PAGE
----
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Exploring the Radiant World of Trish Campbell’s Light Art at QT

Wander down through level 6 at QT Queenstown, and you’ll find two artworks by Trish Campbell, eloquently illuminating our hallway with bright colours that have us positively glowing.

Step into the vibrant world of Trish Campbell, a visionary artist based in New Zealand whose exploration of color transcends traditional boundaries. From the very inception of her artistic journey, Campbell has been captivated by the power of light, seamlessly blending neon shades to craft pieces that stir profound emotions in those who behold them. She refers to them fondly, “They are a tonic and a mood enhancer as well as an artwork.”

Drawing inspiration from the Light and Space movement of the 1960s, Trish Campbell adeptly translates the grandeur of light into intimate domestic settings. Join us as we delve into the captivating world of Trish Campbell’s light artworks, where every composition is a celebration of color and emotion.

Trish Campbell
Trish Campbell


Inspiration and Concept  

Q: What inspired you to begin creating light-based artworks? 

Trish Campbell: During my first year at art school, I discovered an interest in photography and the use of lightboxes to display images to create and underpin certain meanings. I was interested in nostalgia, homage to everyday things, reflections, transparency, objects – particularly found and repurposed materials. Also, my mother was going through cancer treatment, and I drew on this experience to create my first lightbox. It is called Memory Lace. 

Q: Can you share the conceptual process behind your light-based pieces? How do you decide on any messages or emotions you want to convey? 

Trish Campbell: The lightworks that I have become known for are a derivative of all the above as well as the need to make – construct objects, the dual purpose of an artwork – it has to be something and do something. The power of colour and light when they merge and become more than the sum of their parts.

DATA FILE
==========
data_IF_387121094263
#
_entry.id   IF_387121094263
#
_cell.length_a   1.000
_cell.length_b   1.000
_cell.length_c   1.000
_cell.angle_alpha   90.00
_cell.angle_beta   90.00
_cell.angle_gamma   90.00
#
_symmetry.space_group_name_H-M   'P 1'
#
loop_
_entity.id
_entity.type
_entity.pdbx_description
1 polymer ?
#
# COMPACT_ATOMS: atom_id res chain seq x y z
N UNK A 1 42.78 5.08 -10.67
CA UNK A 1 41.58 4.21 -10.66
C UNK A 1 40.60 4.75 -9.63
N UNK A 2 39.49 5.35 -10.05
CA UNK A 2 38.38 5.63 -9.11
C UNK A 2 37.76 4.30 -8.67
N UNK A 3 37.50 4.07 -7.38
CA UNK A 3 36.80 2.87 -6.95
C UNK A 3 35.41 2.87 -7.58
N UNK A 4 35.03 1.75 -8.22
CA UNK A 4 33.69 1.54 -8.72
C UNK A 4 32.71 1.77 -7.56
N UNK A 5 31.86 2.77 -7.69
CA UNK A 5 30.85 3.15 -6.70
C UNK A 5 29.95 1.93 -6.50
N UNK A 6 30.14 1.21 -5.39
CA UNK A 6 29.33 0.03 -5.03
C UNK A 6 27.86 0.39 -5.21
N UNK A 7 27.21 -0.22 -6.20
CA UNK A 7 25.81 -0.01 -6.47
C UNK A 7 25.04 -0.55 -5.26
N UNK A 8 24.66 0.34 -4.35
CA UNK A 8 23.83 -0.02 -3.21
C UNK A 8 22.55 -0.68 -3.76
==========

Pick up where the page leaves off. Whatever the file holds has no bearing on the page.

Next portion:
A lot of the colour work is from the emotion I am feeling at the time or maybe the music I am listening to. You can only infuse a certain amount into a work, the balance is made of by the viewer.  

Trish Campbell's first artwork 'Memory Lace' 
Trish Campbell’s first artwork ‘Memory Lace’


The Technical Process 

Q: How do you approach the technical aspects of creating artworks, from selecting materials to manipulating light sources? Are there specific techniques or tools you find particularly effective in bringing your vision to life?

Trish Campbell: Most of the technical aspects were learnt by working hands on in the industry – the knowledge gained by working with fabricators and a lot of experimentation and failures.  I am interested in finding the maximum use of any material and using the off cuts too, so nothing goes to waste. All of this just takes time.  Years and years of work and experiments and investment.   


Interactive and Immersive Experiences   

Q: What role does audience interaction or emotion play in the overall impact and meaning of your pieces?